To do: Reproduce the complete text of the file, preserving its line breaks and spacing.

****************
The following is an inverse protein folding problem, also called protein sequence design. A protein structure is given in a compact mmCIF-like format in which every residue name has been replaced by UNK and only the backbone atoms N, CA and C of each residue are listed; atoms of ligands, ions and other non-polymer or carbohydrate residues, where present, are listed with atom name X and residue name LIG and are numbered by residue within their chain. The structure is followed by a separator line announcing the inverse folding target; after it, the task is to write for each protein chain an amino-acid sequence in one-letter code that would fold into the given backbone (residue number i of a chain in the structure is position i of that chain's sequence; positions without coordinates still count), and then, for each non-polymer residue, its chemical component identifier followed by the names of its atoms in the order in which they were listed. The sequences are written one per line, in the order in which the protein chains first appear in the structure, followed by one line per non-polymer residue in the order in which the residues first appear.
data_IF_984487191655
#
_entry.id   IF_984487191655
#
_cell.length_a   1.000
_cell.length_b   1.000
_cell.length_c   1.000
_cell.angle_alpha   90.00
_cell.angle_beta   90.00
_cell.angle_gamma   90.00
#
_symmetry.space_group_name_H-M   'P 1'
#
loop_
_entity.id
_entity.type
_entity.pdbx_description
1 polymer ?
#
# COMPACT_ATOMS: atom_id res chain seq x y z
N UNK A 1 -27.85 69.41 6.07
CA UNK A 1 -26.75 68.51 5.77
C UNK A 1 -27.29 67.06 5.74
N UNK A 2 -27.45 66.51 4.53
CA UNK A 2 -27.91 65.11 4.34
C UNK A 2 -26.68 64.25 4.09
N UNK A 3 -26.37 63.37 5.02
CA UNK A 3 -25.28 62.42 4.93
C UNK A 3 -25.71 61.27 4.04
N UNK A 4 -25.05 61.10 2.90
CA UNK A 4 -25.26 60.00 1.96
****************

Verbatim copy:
The following is an inverse protein folding problem, also called protein sequence design. A protein structure is given in a compact mmCIF-like format in which every residue name has been replaced by UNK and only the backbone atoms N, CA and C of each residue are listed; atoms of ligands, ions and other non-polymer or carbohydrate residues, where present, are listed with atom name X and residue name LIG and are numbered by residue within their chain. The structure is followed by a separator line announcing the inverse folding target; after it, the task is to write for each protein chain an amino-acid sequence in one-letter code that would fold into the given backbone (residue number i of a chain in the structure is position i of that chain's sequence; positions without coordinates still count), and then, for each non-polymer residue, its chemical component identifier followed by the names of its atoms in the order in which they were listed. The sequences are written one per line, in the order in which the protein chains first appear in the structure, followed by one line per non-polymer residue in the order in which the residues first appear.
data_IF_984487191655
#
_entry.id   IF_984487191655
#
_cell.length_a   1.000
_cell.length_b   1.000
_cell.length_c   1.000
_cell.angle_alpha   90.00
_cell.angle_beta   90.00
_cell.angle_gamma   90.00
#
_symmetry.space_group_name_H-M   'P 1'
#
loop_
_entity.id
_entity.type
_entity.pdbx_description
1 polymer ?
#
# COMPACT_ATOMS: atom_id res chain seq x y z
N UNK A 1 -27.85 69.41 6.07
CA UNK A 1 -26.75 68.51 5.77
C UNK A 1 -27.29 67.06 5.74
N UNK A 2 -27.45 66.51 4.53
CA UNK A 2 -27.91 65.11 4.34
C UNK A 2 -26.68 64.25 4.09
N UNK A 3 -26.37 63.37 5.02
CA UNK A 3 -25.28 62.42 4.93
C UNK A 3 -25.71 61.27 4.04
N UNK A 4 -25.05 61.10 2.90
CA UNK A 4 -25.26 60.00 1.96